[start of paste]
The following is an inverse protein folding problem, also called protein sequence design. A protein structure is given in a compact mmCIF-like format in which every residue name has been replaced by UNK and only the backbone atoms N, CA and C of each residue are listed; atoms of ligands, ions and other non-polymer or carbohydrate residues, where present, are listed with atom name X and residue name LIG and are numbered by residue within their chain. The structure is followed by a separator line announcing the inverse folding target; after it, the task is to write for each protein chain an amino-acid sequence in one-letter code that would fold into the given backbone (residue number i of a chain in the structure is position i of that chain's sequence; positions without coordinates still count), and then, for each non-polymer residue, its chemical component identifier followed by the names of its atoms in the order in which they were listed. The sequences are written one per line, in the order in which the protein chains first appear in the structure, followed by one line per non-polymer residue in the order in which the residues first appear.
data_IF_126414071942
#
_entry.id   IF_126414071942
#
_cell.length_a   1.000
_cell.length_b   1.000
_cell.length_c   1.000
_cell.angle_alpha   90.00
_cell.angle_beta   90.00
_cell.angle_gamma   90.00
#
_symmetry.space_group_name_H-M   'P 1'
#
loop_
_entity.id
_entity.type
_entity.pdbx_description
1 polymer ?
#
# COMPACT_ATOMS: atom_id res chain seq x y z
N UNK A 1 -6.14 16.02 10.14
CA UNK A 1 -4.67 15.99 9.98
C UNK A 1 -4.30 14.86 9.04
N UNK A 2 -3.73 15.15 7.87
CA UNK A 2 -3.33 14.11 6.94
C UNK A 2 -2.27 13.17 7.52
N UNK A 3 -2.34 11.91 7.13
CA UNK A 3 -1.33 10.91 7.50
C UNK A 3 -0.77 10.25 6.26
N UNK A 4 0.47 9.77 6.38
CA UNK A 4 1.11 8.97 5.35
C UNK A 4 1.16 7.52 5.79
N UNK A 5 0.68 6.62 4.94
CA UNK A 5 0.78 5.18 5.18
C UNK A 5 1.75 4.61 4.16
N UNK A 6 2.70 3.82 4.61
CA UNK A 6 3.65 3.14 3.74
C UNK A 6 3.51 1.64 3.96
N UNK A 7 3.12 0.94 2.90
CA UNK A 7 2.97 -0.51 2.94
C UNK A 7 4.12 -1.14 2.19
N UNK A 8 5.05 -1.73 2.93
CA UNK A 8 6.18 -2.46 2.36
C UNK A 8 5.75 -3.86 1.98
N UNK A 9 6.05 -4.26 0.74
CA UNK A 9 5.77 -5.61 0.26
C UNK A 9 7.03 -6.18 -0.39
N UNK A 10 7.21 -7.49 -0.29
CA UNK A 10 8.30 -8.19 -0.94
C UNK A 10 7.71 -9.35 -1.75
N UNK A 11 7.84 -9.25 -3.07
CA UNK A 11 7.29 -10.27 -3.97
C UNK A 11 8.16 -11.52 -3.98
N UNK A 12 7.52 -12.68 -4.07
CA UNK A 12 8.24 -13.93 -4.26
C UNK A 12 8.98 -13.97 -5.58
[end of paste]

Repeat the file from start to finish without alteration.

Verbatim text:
The following is an inverse protein folding problem, also called protein sequence design. A protein structure is given in a compact mmCIF-like format in which every residue name has been replaced by UNK and only the backbone atoms N, CA and C of each residue are listed; atoms of ligands, ions and other non-polymer or carbohydrate residues, where present, are listed with atom name X and residue name LIG and are numbered by residue within their chain. The structure is followed by a separator line announcing the inverse folding target; after it, the task is to write for each protein chain an amino-acid sequence in one-letter code that would fold into the given backbone (residue number i of a chain in the structure is position i of that chain's sequence; positions without coordinates still count), and then, for each non-polymer residue, its chemical component identifier followed by the names of its atoms in the order in which they were listed. The sequences are written one per line, in the order in which the protein chains first appear in the structure, followed by one line per non-polymer residue in the order in which the residues first appear.
data_IF_126414071942
#
_entry.id   IF_126414071942
#
_cell.length_a   1.000
_cell.length_b   1.000
_cell.length_c   1.000
_cell.angle_alpha   90.00
_cell.angle_beta   90.00
_cell.angle_gamma   90.00
#
_symmetry.space_group_name_H-M   'P 1'
#
loop_
_entity.id
_entity.type
_entity.pdbx_description
1 polymer ?
#
# COMPACT_ATOMS: atom_id res chain seq x y z
N UNK A 1 -6.14 16.02 10.14
CA UNK A 1 -4.67 15.99 9.98
C UNK A 1 -4.30 14.86 9.04
N UNK A 2 -3.73 15.15 7.87
CA UNK A 2 -3.33 14.11 6.94
C UNK A 2 -2.27 13.17 7.52
N UNK A 3 -2.34 11.91 7.13
CA UNK A 3 -1.33 10.91 7.50
C UNK A 3 -0.77 10.25 6.26
N UNK A 4 0.47 9.77 6.38
CA UNK A 4 1.11 8.97 5.35
C UNK A 4 1.16 7.52 5.79
N UNK A 5 0.68 6.62 4.94
CA UNK A 5 0.78 5.18 5.18
C UNK A 5 1.75 4.61 4.16
N UNK A 6 2.70 3.82 4.61
CA UNK A 6 3.65 3.14 3.74
C UNK A 6 3.51 1.64 3.96
N UNK A 7 3.12 0.94 2.90
CA UNK A 7 2.97 -0.51 2.94
C UNK A 7 4.12 -1.14 2.19
N UNK A 8 5.05 -1.73 2.93
CA UNK A 8 6.18 -2.46 2.36
C UNK A 8 5.75 -3.86 1.98
N UNK A 9 6.05 -4.26 0.74
CA UNK A 9 5.77 -5.61 0.26
C UNK A 9 7.03 -6.18 -0.39
N UNK A 10 7.21 -7.49 -0.29
CA UNK A 10 8.30 -8.19 -0.94
C UNK A 10 7.71 -9.35 -1.75
N UNK A 11 7.84 -9.25 -3.07
CA UNK A 11 7.29 -10.27 -3.97
C UNK A 11 8.16 -11.52 -3.98
N UNK A 12 7.52 -12.68 -4.07
CA UNK A 12 8.24 -13.93 -4.26
C UNK A 12 8.98 -13.97 -5.58